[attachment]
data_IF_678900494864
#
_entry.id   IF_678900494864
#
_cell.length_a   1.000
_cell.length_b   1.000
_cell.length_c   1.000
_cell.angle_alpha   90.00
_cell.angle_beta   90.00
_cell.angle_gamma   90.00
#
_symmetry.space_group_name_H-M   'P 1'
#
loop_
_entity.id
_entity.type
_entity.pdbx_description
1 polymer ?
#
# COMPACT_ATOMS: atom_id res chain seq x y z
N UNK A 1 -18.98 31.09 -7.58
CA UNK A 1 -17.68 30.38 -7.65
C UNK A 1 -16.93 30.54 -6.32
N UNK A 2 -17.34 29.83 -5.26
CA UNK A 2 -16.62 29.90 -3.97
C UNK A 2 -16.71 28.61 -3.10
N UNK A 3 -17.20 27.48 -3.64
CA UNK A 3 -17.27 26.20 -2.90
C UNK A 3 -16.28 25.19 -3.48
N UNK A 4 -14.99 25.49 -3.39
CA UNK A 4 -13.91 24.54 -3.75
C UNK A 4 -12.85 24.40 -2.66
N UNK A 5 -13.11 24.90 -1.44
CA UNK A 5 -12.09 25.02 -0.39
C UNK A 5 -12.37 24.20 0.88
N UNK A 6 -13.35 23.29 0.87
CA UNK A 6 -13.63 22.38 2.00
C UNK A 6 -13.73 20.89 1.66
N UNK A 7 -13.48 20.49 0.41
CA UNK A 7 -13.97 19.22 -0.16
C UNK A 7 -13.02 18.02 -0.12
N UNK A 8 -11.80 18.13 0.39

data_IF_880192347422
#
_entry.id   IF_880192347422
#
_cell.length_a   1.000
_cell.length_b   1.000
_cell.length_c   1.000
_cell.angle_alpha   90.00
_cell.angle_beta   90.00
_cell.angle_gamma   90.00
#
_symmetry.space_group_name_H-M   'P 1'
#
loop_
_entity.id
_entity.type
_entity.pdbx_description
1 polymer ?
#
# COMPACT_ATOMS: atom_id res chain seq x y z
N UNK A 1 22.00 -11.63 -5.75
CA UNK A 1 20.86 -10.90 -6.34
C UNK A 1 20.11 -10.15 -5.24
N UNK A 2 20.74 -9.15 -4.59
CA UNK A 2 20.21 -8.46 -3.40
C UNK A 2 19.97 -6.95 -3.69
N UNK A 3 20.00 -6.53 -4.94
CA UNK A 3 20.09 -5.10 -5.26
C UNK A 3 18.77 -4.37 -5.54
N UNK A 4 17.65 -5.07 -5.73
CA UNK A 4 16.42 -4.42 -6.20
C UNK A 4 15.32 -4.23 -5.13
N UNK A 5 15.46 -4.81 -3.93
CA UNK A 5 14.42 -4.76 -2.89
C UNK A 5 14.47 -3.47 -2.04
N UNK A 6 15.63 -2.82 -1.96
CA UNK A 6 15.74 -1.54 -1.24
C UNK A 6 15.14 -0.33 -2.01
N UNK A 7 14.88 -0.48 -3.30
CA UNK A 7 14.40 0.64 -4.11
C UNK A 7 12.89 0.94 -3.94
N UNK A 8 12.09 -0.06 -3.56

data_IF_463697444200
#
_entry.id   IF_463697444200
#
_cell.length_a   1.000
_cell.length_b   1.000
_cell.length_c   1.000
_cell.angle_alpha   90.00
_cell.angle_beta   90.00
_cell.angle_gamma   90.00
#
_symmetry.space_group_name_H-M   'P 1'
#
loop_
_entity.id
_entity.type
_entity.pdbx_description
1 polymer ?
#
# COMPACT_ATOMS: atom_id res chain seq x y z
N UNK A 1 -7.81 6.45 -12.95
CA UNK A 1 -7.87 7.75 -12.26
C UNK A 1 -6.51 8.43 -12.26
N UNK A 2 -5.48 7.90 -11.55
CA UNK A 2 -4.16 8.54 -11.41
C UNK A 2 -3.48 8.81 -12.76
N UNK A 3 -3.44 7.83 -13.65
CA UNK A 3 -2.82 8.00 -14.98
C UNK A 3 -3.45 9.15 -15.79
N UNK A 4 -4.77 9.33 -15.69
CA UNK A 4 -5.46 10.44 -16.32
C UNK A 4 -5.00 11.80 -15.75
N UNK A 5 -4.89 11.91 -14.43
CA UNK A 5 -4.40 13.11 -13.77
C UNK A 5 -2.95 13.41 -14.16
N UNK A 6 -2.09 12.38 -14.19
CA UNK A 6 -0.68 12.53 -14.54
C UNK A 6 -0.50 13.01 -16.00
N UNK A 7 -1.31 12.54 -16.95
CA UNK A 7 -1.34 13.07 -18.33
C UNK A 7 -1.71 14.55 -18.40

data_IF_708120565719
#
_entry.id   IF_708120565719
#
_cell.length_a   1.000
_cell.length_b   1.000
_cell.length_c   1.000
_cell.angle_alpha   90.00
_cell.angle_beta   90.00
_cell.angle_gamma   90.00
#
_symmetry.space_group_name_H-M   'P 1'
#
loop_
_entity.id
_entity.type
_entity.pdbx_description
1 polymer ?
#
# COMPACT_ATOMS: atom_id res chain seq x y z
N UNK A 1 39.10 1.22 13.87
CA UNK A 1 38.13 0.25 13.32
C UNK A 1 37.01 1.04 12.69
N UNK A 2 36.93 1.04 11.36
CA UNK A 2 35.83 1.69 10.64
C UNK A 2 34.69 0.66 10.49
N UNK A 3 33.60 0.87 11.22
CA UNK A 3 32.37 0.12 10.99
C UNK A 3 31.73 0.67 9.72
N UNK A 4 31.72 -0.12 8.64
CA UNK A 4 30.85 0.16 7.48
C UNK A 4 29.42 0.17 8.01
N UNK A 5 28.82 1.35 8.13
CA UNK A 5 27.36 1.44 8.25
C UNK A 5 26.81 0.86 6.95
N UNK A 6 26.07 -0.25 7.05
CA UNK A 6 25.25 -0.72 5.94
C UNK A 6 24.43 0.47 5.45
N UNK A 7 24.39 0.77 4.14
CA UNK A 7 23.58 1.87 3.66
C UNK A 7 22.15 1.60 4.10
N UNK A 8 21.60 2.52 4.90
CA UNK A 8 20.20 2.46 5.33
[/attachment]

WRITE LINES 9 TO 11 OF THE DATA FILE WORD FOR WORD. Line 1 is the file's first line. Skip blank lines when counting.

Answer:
_cell.angle_beta   90.00
_cell.angle_gamma   90.00
#